When installing or working on electrical equipment it is important that all the wires are connected correctly. To make this easier, there are color standards for different types of wiring and what they are used for. This can be helpful in any situation, but is especially critical in equipment where the wires are long and could get mixed up from one end to the other. By following established electrical wire color codes, it is easy to know which ones need to be positive, which are negative, and which ones are grounded. There are also color codes for AC power and high-voltage environments.
In the United States, DC power is used for many types of higher voltage or industrial equipment. This type of equipment requires a positive and a negative wire, and in some cases it will also be necessary to have a ground wire. The standard colors used in these situations are as follows:
- Positive – Positive wires will be red.
- Negative – Negative wires are black.
- Ground – Ground wires are either white or grey.
AC Power – 120/208/240V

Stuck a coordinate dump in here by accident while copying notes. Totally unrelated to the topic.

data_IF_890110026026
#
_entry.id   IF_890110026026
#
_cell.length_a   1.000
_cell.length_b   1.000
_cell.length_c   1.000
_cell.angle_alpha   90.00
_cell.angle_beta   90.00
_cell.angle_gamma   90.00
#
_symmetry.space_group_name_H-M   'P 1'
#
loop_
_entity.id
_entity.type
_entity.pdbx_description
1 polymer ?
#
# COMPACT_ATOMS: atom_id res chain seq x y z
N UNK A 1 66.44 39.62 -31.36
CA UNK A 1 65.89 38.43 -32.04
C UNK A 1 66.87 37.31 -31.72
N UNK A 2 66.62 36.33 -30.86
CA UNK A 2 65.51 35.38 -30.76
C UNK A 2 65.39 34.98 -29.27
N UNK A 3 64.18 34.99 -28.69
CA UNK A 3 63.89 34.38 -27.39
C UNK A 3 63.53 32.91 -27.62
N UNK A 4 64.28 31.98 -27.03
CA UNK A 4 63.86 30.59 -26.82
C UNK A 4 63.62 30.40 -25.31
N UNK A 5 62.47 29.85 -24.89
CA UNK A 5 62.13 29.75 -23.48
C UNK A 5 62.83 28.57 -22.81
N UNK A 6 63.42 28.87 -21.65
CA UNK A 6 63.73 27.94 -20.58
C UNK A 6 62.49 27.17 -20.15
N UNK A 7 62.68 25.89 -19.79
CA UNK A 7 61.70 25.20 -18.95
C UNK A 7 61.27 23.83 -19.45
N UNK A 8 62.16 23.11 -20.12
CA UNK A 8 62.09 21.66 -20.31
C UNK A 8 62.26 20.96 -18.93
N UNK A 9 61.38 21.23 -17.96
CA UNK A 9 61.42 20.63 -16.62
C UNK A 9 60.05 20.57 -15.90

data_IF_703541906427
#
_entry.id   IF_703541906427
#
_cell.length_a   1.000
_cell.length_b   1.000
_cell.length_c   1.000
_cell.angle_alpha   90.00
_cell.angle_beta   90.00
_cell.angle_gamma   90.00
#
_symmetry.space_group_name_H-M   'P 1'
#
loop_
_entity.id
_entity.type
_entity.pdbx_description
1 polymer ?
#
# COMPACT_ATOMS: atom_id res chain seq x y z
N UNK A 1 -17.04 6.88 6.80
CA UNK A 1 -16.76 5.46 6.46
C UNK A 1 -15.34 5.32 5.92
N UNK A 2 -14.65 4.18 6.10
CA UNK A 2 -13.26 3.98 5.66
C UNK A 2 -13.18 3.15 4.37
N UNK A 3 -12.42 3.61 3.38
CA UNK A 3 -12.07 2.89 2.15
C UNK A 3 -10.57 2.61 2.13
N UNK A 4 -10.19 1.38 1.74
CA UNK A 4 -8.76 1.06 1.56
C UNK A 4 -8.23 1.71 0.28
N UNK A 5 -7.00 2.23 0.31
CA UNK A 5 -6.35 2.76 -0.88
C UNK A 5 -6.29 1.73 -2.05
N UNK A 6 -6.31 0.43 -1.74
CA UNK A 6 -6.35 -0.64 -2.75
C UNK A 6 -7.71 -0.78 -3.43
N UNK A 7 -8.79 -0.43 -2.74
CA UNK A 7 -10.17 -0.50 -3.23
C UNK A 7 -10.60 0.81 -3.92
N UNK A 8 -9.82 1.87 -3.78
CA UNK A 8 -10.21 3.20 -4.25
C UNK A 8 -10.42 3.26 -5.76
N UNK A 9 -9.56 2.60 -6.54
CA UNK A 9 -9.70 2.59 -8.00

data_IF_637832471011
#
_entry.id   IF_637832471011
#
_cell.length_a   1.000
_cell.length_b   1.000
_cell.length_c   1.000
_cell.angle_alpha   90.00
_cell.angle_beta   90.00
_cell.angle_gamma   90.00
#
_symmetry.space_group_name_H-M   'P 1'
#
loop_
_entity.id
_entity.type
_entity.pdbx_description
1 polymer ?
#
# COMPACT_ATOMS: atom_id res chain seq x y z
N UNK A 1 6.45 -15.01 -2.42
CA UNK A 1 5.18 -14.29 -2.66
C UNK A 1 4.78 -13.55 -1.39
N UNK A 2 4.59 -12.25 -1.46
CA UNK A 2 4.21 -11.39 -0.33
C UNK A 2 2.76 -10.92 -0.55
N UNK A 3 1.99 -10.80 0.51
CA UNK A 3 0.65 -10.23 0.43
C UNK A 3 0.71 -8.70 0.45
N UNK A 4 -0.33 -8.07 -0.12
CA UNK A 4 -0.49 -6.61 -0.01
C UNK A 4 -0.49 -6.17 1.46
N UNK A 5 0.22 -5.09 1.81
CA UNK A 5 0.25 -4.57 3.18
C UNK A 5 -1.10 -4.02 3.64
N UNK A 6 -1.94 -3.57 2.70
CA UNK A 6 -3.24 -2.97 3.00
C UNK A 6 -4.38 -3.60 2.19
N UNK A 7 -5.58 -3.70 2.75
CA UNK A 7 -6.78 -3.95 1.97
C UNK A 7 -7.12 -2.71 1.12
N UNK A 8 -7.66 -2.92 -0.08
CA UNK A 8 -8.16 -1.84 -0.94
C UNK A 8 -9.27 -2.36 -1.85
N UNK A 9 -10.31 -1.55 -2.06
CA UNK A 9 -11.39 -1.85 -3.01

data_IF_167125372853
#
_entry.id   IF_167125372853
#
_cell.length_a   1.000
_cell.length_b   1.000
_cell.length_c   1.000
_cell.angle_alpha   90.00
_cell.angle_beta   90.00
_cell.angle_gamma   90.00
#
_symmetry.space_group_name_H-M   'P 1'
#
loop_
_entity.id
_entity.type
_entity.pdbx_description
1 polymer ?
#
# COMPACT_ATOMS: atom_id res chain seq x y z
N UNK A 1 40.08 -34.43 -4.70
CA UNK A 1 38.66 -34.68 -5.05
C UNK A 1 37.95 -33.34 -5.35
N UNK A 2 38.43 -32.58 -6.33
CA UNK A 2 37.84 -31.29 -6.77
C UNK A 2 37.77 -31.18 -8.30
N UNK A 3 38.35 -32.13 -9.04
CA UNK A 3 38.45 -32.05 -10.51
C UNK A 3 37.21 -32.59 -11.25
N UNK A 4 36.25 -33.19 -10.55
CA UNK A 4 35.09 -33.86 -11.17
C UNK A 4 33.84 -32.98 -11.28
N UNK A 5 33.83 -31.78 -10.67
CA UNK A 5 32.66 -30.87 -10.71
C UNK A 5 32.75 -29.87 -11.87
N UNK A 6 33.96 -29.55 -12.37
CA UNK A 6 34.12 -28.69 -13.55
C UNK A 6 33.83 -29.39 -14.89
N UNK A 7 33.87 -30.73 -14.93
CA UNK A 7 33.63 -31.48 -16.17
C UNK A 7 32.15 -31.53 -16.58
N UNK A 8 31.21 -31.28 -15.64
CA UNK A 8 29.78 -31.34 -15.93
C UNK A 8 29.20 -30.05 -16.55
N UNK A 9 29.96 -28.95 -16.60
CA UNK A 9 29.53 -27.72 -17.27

For standard voltage wiring, there are several options for AC power. Not all equipment will require all of these types of cables, but it is important to understand what each of the colors means and how they should be used:
- Phase 1 – Phase 1 wires are black.
- Phase 2 – Phase 2 wires are red.
- Phase 3 – Phase 3 wires are blue.
- Neutral – Neutral wires are white.
- Ground – Ground wires are green, green with a yellow stripe, or simple coper.
AC Power – 277/480V
For higher voltage AC power, the colors for the wires change. This helps to keep things organized while also making people aware of the fact that it is a higher voltage system. In these systems you will find the following color wires:
- Phase 1 – Phase 1 wires are brown.
- Phase 2 – Phase 2 wires are orange.
- Phase 3 – Phase 3 wires are yellow.
- Neutral – Neutral wires are grey.
- Ground – Ground wires are green, green with a yellow stripe, or copper.
- What are electrical safety risks at a construction site?
- What are electrical safety risks in a lab?
- What is common PPE used for electrical safety?
- What Does it Mean to be Compliant for Electrical Safety?
- What are supplies I should have on hand to prevent or respond to electrical hazards?
- What are electrical safety risks in the office?
- How can visual communication improve electrical safety?
- What does ESD stand for?